The entertainment commenced with classic ethnic dancing performed by two young women.  The women wore traditional Lao Loum clothing for their dances.  Here in southeast Asia the various minorities retain their unique clothing as well as dance.  You know what ethnic group, an individual, especially a woman, belongs to by their clothing.  The various minorities also retain their unique music and dance.  Children are taught to perform to their music in schools.  Entertainment troupes are formed in high schools and universities to continue and celebrate their cultures.  These troupes perform at cultural events as well as at private functions such as weddings, retirement parties and religious festivals.  These performances are an aspect of life here that I really appreciate and enjoy.
Young Woman Performing A Traditional Isaan Dance
The two young women performed three distinctive dances with one single change of costume.
Traditional Dance Hand Gesture
Following the dance performance, my brother-in-law's show started.  Shows for Tamboon Roi Wan parties start with what I call "respect to the past and elders".  This portion of the show involves the playing and singing traditional Lao music.  The traditional Lao musical instrument, the khene, sets the rhythm and melody for the singing.  The singing is free verse, with the singer making up the lyrics, appropriate lyrics for the specific event, as they go alone.  The singing style from event to event is standardized but the lyrics are determined at the moment by the performer.  The performer is evaluated just as much for their selection of words as how well they sing them.
Khene Player and Singer Performing
 Duang's father was a singer and well known in the area.  The man performing at this party was her father's first student.  I know that Duang was pleased, "happy inside", to see a link to her father continuing on with his tradition and celebration of their shared culture.

After the men had finished their set, there was an event that I had not anticipated or observed at previous bone parties.  Several members of the deceased man's family gathered off to the side of the stage to launch khom fai - fire lanterns.  Khom Fai are large special paper bags that have a large candle suspended below their open end.  The candles are ignited and as they burn, the interior is filled with soft glowing light and hot air.  The hot air fills the bag, and because the hot air is less dense than the surrounding atmosphere, the khom fai gently rises into the night sky, rising ever higher as the candle continues burning - the flight of the fire lantern determined by the ever shifting night breezes.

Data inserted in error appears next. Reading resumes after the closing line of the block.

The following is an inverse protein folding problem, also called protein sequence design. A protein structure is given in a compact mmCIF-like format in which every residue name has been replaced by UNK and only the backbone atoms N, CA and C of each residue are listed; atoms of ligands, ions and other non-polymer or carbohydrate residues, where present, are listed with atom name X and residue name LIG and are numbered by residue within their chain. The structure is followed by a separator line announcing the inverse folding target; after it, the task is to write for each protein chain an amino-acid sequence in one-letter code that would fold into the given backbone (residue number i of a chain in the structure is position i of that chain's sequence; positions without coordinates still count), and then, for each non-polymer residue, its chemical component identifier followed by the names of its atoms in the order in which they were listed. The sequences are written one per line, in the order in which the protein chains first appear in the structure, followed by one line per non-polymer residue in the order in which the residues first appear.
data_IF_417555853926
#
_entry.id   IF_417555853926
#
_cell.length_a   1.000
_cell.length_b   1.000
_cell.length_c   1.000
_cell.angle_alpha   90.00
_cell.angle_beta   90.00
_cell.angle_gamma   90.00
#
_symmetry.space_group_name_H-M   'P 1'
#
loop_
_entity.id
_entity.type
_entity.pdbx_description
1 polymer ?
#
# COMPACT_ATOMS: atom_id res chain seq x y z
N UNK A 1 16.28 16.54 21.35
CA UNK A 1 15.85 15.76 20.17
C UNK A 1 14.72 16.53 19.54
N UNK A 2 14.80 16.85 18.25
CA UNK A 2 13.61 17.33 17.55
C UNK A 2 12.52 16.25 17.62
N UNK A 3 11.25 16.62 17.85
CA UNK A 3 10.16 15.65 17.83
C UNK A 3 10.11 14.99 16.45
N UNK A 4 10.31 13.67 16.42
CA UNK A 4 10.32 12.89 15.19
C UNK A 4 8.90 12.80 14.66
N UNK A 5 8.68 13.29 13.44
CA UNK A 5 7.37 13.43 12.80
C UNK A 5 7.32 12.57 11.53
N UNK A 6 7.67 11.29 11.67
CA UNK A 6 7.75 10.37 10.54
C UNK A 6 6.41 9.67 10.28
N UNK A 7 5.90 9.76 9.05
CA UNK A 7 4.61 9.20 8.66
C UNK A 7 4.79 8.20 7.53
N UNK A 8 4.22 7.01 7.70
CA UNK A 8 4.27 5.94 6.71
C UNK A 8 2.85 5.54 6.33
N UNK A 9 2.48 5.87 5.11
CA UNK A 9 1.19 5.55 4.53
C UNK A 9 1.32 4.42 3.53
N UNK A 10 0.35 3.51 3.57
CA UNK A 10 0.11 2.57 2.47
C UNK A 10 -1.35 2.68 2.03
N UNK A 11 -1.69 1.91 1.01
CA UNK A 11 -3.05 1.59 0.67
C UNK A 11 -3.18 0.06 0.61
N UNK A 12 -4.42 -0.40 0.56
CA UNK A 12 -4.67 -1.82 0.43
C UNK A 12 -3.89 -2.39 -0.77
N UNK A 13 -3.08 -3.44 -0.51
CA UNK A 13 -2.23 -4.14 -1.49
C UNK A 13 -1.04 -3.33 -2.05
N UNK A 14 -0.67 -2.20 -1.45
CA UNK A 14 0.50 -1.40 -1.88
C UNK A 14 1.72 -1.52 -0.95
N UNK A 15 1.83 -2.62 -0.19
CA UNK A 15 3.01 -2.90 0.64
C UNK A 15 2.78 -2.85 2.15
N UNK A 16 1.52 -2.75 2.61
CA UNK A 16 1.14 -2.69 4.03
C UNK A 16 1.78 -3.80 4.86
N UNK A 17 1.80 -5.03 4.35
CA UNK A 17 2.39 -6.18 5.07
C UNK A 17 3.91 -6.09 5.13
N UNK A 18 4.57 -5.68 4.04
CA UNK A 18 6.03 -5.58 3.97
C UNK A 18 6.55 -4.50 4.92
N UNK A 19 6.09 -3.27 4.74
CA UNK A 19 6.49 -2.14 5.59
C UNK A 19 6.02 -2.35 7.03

As the last of the Kohm Fai rose and disappeared into the dark sky, the next part of the show commenced.  This portion of the show involved electrified instruments - keyboard, bass guitar, lead guitar, khene, and drum set.  The music is updated and modern Isaan music - driving beats, rapid tempo, and elaborate guitar rifts.  The genre of music is referred to as "Malam Sing"

Malam Sing also involves Go-Go dancers with all the moves from the 60s and quite a few that we were too shy to perform back in the 60s or should not do now that we are in our 60's!  I love this spectacles - every time I attend one I think about the USO show scene from the film "Apocalypse Now"
The show is more than just go-go dancing, singing, and playing instruments.  The show involves a great deal of drama, and humor - much of it bawdy as well as risqué.

When a singer is ready to perform their first song, it is not a simple matter of climbing the three rung ladder from the ground to the top of the performing stage.  It is more complicated and theatrical entrance.  The first song is typically a slow melancholy type song.  Standing either underneath the stage or off to the side on the ground out of sight of the audience, the performer will sing about 50% of the song before appearing before the crowd.  As they are singing, the performer will give a wai, the Thai greeting and gesture of respect, to the audience.

During their performance on stage, people will approach the stage to give the performers money, garlands of flowers, to touch their hand, to flirt or to give them their cell phone number.  The performers work this drama into their act ... acknowledging and thanking the people as well as making some jokes about the ubiquitous drunks that make a spectacle of themselves.  The audience loves the give and take with the performers.  They especially enjoy the flirting and overt sexual overtures between the performers - typically between the lead male singer, female lead singer, go-go girls, and khene player - but all combinations and permutations are exploited to the delight of the crowd.

I have written that some of the best parties that I have attended have been bone parties.  It is completely different from my experiences back in America but to paraphrase Dorothy from the Wizard of Oz .. "Toto, I have a feeling that we are not in America anymore"- many times that is not such a bad thing.  Living here in Isaan is always interesting to say the least.